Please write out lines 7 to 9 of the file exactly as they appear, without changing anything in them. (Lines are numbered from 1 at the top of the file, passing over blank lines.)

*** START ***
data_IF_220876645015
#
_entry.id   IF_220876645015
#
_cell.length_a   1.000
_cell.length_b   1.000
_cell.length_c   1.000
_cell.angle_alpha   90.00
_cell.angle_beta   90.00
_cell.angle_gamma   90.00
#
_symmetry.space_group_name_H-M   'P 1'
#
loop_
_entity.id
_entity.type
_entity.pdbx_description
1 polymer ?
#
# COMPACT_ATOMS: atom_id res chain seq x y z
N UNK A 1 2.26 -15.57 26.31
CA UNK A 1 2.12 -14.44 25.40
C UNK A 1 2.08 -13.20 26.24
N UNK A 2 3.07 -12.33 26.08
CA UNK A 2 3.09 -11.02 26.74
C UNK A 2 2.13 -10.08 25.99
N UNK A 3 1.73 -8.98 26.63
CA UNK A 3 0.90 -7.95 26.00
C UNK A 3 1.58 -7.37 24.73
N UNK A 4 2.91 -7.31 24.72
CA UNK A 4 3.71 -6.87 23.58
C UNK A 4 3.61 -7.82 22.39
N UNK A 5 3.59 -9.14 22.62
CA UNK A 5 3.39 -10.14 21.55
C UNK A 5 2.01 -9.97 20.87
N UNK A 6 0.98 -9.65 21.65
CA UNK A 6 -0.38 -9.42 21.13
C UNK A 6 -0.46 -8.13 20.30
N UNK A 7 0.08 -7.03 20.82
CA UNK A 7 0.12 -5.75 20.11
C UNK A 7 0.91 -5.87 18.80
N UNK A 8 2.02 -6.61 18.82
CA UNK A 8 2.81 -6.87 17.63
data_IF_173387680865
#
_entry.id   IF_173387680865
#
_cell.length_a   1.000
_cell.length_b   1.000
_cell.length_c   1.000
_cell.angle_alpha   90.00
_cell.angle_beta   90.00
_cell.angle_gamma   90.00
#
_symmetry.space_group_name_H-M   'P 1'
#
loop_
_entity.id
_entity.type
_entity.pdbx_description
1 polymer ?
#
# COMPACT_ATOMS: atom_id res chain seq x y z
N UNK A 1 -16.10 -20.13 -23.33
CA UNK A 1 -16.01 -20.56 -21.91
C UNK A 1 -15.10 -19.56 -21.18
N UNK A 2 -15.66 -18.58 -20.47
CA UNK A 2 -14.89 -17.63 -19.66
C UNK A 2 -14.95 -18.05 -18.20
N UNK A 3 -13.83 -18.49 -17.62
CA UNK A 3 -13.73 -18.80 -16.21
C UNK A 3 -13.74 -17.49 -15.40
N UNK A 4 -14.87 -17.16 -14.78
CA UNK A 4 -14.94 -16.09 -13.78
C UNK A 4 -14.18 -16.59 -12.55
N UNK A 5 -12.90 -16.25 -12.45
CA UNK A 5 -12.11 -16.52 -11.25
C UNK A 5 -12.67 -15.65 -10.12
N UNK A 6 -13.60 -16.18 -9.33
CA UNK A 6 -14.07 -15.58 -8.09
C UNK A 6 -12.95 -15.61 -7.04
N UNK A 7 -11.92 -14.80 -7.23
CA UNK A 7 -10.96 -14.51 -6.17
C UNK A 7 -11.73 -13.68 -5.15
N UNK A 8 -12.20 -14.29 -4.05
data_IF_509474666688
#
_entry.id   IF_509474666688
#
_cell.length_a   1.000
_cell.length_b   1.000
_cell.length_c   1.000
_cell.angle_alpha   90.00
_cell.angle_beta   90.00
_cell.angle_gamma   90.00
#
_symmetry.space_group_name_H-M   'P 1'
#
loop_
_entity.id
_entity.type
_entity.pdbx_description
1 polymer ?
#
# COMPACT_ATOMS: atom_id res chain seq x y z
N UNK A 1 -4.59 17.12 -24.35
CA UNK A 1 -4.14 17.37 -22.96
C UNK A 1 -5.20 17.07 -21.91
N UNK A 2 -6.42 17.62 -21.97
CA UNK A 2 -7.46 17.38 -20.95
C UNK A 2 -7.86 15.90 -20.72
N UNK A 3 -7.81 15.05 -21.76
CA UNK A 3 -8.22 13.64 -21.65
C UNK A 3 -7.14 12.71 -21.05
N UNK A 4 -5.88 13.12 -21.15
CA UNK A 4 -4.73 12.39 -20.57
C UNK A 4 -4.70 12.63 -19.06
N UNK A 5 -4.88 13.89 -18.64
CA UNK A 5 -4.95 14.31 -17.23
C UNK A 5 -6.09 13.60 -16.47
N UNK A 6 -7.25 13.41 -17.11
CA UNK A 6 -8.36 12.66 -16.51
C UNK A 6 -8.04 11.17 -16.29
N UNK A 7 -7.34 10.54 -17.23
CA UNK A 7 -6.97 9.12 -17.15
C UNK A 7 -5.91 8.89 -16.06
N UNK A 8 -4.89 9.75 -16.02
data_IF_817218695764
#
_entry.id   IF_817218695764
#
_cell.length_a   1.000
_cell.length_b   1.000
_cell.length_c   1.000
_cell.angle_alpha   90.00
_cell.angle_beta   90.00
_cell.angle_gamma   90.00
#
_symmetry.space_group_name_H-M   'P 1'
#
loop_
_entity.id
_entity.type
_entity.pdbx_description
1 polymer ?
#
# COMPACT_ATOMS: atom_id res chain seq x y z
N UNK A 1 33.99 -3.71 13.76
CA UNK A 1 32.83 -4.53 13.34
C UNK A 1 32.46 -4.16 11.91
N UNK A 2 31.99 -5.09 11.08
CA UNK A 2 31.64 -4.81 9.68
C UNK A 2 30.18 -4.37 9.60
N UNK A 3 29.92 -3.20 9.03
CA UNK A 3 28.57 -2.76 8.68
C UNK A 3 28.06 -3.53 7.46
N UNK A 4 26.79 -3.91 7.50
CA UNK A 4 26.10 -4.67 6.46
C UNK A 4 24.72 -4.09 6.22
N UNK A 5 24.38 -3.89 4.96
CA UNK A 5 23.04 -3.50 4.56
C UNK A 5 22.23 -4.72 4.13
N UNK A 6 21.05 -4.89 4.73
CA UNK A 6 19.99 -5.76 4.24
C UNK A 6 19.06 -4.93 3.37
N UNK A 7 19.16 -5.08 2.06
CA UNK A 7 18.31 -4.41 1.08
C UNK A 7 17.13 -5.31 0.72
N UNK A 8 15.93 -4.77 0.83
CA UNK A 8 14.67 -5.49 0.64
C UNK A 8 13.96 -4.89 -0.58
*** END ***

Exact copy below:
_cell.length_c   1.000
_cell.angle_alpha   90.00
_cell.angle_beta   90.00